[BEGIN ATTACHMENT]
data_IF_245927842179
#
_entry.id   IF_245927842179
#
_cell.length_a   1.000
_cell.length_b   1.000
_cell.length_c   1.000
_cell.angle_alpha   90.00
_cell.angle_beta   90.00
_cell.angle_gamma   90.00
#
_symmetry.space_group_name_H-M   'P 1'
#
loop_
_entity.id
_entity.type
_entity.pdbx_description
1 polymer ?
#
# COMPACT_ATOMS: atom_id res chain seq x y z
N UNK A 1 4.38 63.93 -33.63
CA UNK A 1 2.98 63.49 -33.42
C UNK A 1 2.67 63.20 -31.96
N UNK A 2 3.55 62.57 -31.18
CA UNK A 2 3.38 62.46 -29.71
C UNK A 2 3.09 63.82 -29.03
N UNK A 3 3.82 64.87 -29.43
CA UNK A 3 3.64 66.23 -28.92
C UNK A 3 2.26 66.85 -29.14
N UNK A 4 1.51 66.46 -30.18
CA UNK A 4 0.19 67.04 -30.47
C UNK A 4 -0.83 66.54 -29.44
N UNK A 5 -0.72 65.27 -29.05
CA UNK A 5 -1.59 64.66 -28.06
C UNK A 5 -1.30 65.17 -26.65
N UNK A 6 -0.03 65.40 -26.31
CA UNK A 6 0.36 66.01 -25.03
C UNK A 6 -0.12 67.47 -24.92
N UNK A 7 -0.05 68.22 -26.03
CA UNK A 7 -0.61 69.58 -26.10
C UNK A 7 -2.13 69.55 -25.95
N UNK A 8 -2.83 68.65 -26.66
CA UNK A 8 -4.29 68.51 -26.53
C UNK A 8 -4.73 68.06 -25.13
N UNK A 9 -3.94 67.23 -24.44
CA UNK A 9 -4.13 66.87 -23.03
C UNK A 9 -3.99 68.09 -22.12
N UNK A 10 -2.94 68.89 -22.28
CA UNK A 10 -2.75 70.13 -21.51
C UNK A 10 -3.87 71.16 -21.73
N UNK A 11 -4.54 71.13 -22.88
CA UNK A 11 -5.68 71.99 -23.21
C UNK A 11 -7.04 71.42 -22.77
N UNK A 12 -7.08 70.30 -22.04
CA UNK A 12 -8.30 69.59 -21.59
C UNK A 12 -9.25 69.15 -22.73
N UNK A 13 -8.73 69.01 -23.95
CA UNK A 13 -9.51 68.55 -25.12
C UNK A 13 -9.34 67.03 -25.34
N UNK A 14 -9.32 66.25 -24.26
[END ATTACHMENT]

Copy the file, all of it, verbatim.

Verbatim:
data_IF_245927842179
#
_entry.id   IF_245927842179
#
_cell.length_a   1.000
_cell.length_b   1.000
_cell.length_c   1.000
_cell.angle_alpha   90.00
_cell.angle_beta   90.00
_cell.angle_gamma   90.00
#
_symmetry.space_group_name_H-M   'P 1'
#
loop_
_entity.id
_entity.type
_entity.pdbx_description
1 polymer ?
#
# COMPACT_ATOMS: atom_id res chain seq x y z
N UNK A 1 4.38 63.93 -33.63
CA UNK A 1 2.98 63.49 -33.42
C UNK A 1 2.67 63.20 -31.96
N UNK A 2 3.55 62.57 -31.18
CA UNK A 2 3.38 62.46 -29.71
C UNK A 2 3.09 63.82 -29.03
N UNK A 3 3.82 64.87 -29.43
CA UNK A 3 3.64 66.23 -28.92
C UNK A 3 2.26 66.85 -29.14
N UNK A 4 1.51 66.46 -30.18
CA UNK A 4 0.19 67.04 -30.47
C UNK A 4 -0.83 66.54 -29.44
N UNK A 5 -0.72 65.27 -29.05
CA UNK A 5 -1.59 64.66 -28.06
C UNK A 5 -1.30 65.17 -26.65
N UNK A 6 -0.03 65.40 -26.31
CA UNK A 6 0.36 66.01 -25.03
C UNK A 6 -0.12 67.47 -24.92
N UNK A 7 -0.05 68.22 -26.03
CA UNK A 7 -0.61 69.58 -26.10
C UNK A 7 -2.13 69.55 -25.95
N UNK A 8 -2.83 68.65 -26.66
CA UNK A 8 -4.29 68.51 -26.53
C UNK A 8 -4.73 68.06 -25.13
N UNK A 9 -3.94 67.23 -24.44
CA UNK A 9 -4.13 66.87 -23.03
C UNK A 9 -3.99 68.09 -22.12
N UNK A 10 -2.94 68.89 -22.28
CA UNK A 10 -2.75 70.13 -21.51
C UNK A 10 -3.87 71.16 -21.73
N UNK A 11 -4.54 71.13 -22.88
CA UNK A 11 -5.68 71.99 -23.21
C UNK A 11 -7.04 71.42 -22.77
N UNK A 12 -7.08 70.30 -22.04
CA UNK A 12 -8.30 69.59 -21.59
C UNK A 12 -9.25 69.15 -22.73
N UNK A 13 -8.73 69.01 -23.95
CA UNK A 13 -9.51 68.55 -25.12
C UNK A 13 -9.34 67.03 -25.34
N UNK A 14 -9.32 66.25 -24.26